What are your views of the food-stamp program and the proposed cuts to it?
The food stamp program is an essential part of the “safety net” for poor people in the United States. This safety net is already tattered and insufficient. To cut food assistance programs in the midst of a recession when a record number of people are experiencing food insecurity reflects a deep hatred of the poor. It is contrary to basic biblical commands to care for the poor, and to ensure that the hungry are fed.
Do you know what the average recipient of food stamps receives each month? It is a whopping $133.14. To propose cuts to these crumbs dropping from the table of wealth in this country is simply mean spirited. To charge that poor people are abusing the program is a lie, as a 2003 analysis found that two-thirds of all improper payments were the fault of the caseworker, not the participant. And how many improper payments are there? A tiny percentage in a program this size, well under 4% in the whole program.
I work with homeless and poor people on a regular basis. The little they receive in food stamps (and not all of them are even eligible to participate in the program) still needs to be supplemented by eating at soup kitchens (most of which are notorious for their lack of nutritional meals). And many of these are people who are working, earning money, but not enough to put food on the table. Those who are not working are suffering from mental illness, physical disabilities, and addictions (for which there is a horrible lack of treatment programs).
The House bill addressing food stamps proposes cutting $16 billion from the program; the Senate about $4 billion. Just a few days of United States military spending tops more than either of those amounts. In the most recent year, the United States spent $708 billion on the military, representing 48 percent of the total military spending in the world. This does not include an additional $18 billion for nuclear weapons activities at Department of Energy and $7 billion for additional non-Pentagon defense related activities. The little foray into Libya cost approximately $2 billion per day, so eight days would have covered the entire cuts being proposed by the House, and two days would cover the cuts proposed by the Senate.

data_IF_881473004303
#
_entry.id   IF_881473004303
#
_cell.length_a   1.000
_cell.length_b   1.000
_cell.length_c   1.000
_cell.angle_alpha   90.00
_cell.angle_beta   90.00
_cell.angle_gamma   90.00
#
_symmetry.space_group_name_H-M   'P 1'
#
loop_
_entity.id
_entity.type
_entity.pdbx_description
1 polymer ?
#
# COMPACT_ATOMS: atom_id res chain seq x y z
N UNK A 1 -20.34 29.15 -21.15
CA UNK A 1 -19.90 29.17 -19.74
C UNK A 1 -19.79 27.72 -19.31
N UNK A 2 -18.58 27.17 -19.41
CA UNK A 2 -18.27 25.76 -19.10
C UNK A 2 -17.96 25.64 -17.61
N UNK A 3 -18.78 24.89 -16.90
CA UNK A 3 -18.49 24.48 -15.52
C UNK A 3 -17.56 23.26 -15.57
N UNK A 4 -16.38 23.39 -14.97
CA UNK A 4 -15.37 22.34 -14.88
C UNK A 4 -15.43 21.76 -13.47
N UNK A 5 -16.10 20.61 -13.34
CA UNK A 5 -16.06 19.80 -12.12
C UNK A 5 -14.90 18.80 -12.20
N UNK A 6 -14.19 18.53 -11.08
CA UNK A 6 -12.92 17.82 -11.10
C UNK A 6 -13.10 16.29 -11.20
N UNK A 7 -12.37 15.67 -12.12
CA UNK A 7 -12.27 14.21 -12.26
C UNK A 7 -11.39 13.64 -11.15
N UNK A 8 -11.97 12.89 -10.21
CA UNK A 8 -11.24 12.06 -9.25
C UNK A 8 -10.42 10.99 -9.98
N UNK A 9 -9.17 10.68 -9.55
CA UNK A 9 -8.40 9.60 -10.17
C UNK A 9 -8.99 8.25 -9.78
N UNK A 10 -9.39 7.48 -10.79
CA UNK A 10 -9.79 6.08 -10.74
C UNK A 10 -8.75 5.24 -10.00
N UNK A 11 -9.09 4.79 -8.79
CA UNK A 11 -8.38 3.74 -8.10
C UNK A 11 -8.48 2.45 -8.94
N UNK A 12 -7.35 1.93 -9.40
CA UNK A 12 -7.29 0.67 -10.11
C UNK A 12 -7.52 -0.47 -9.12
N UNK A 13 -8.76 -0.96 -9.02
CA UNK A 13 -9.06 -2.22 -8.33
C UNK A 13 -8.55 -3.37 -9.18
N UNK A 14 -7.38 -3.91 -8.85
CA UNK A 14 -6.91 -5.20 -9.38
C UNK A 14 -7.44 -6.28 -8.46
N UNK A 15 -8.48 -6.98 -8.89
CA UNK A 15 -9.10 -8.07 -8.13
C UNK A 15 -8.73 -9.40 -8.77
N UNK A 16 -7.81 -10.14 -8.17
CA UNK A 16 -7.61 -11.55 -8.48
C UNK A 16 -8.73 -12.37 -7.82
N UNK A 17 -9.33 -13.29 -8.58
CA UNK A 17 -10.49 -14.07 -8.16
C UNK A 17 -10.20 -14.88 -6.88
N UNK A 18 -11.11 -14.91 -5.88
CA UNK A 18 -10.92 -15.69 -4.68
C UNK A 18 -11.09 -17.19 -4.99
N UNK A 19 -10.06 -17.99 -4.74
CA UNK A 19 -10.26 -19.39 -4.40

Given these realities, to direct attention to cutting programs for the poor, while ignoring a bloated military budget, reflects a severe distortion of budgetary priorities that ought to deeply trouble people of faith. Dr. Martin Luther King, Jr., rightly observed, “A nation that continues year after year to spend more money on military defense than on programs of social uplift is approaching spiritual doom.” Dr. King was reflecting a long tradition in both the Old and New Testaments that affirmed justice for the poor as the basis for security rather than trusting in military might.